National service is not a panacea for the frictions and tensions among Arabs and Jews in Israel. But the willingness of increasing numbers of Arab youth to seek a route to integration into the broader society and to simultaneously promote the general welfare is at least a positive ray of light.

My Dream about Israeli-Arab Voters

This piece appeared in the Jerusalem Post on Jan. 9, 2013
under the title: My Dream about Israeli Arab Voters

The other night I had a dream in which Arab voters were flocking to the polls and exercising political clout commensurate with their percentage within the Israeli population. In this dream, Arab parties emphasized mainstream issues of housing, education, and employment and regularly engineered a vigorous get-out-the-vote effort. Their capacity to garner 20 per cent of the vote – potentially 20 or more Knesset seats – created a common interest with a center-left bloc of Israeli parties. A center-left bloc expanded by these mainstream Arab parties offered a chance of ousting the Netanyahu controlled coalition and shifting governmental priorities from the territories back to the Galilee and Negev while promoting negotiations toward a 2-state solution of the conflict with the Palestinians. In my fantasy coalition, the Arab parties could extract concessions meeting socio-economic needs of the Arab sector, much like Shas has done for its constituency in recent governing coalitions.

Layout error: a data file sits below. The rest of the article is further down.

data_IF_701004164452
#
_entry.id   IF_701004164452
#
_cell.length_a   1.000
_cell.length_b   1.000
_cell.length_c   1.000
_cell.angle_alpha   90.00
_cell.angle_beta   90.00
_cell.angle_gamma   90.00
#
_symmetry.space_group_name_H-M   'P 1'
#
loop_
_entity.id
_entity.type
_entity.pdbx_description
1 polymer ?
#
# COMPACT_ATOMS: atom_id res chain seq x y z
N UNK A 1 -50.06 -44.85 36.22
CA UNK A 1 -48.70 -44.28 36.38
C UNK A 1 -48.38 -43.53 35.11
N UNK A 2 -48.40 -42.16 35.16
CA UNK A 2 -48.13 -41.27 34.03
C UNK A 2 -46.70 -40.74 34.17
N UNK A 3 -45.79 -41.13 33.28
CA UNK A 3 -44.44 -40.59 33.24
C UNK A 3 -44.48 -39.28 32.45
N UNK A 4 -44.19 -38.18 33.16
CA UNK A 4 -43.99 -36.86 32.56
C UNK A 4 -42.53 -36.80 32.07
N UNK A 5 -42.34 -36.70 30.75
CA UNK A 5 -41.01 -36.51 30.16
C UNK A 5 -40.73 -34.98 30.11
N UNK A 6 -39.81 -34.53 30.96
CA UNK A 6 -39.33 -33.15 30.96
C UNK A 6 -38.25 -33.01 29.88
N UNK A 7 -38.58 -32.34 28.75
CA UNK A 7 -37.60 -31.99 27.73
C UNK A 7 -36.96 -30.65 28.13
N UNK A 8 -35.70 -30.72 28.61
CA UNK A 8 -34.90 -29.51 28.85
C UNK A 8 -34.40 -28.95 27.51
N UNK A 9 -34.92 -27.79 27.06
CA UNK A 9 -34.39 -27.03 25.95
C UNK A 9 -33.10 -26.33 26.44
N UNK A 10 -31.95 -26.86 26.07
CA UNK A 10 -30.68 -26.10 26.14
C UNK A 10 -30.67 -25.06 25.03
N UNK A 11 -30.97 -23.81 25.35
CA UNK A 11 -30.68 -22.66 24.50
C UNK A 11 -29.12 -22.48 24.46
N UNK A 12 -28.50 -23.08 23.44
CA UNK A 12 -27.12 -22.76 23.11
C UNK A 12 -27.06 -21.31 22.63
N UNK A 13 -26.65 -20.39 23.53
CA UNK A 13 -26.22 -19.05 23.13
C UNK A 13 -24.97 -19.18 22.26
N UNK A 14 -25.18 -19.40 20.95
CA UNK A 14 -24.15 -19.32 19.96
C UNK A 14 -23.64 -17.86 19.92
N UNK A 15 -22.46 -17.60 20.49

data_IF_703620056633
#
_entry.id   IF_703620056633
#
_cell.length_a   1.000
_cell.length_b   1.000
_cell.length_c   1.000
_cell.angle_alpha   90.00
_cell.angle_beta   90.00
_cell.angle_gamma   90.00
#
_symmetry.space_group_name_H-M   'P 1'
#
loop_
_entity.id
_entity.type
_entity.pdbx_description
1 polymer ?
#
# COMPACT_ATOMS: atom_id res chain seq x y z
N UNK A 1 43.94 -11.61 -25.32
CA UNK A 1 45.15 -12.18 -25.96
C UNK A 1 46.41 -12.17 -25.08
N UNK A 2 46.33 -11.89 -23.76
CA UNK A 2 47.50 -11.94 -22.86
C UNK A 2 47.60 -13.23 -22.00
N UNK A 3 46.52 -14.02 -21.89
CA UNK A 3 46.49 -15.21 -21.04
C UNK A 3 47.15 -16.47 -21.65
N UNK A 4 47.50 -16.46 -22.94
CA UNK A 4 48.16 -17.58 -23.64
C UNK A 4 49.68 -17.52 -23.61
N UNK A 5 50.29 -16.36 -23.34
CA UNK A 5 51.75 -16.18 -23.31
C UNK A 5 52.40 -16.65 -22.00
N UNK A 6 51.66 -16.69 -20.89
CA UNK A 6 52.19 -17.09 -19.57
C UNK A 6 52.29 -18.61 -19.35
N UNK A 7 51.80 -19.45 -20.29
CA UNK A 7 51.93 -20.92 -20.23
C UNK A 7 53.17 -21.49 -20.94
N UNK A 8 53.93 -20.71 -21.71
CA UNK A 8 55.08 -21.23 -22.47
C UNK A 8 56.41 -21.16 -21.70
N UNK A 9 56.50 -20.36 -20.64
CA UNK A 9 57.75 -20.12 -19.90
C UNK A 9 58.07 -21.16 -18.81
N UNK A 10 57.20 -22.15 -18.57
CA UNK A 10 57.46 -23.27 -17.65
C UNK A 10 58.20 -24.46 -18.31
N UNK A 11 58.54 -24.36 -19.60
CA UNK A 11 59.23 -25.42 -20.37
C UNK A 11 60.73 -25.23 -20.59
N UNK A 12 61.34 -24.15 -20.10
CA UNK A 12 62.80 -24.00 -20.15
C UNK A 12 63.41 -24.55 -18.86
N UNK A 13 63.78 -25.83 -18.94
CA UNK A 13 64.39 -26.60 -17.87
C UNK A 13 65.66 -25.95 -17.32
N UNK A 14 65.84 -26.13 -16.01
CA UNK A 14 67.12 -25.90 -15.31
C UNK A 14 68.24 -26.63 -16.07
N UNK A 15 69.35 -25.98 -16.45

The subconscious origins of my dream are easy to trace. I grew up in the U.S. of the 1950’s and 1960’s, when African-Americans, though only 18% of the population, launched a non-violent movement against oppressive, discriminatory conditions in housing, education, and employment. Blacks in their campaign utilized the courts (starting with Brown v. Board of Education in 1954 invalidating separate public facilities), legislation (for example, the Civil Rights Act of 1964 outlawing invidious employment discrimination), and vigorous voter registration to promote minority interests by electing sympathetic representatives to Congress, state legislatures, and city mayoralties. While such African-American ballot box efforts have not eliminated the overall social disadvantage of African-Americans, enormous advances have been made in creating educational and employment opportunity for black Americans. (Witness the elections of Barack Obama.) In the course of the struggle for African-American rights, dissident voices called for separatist governance or even violent resistance to the white-dominated political system. But black Americans rejected the demagogues like Stokely Carmichael and Eldridge Cleaver in favor of the non-violent, integrationist path of Martin Luther King. That successful history was doubtless the source of my recent dream.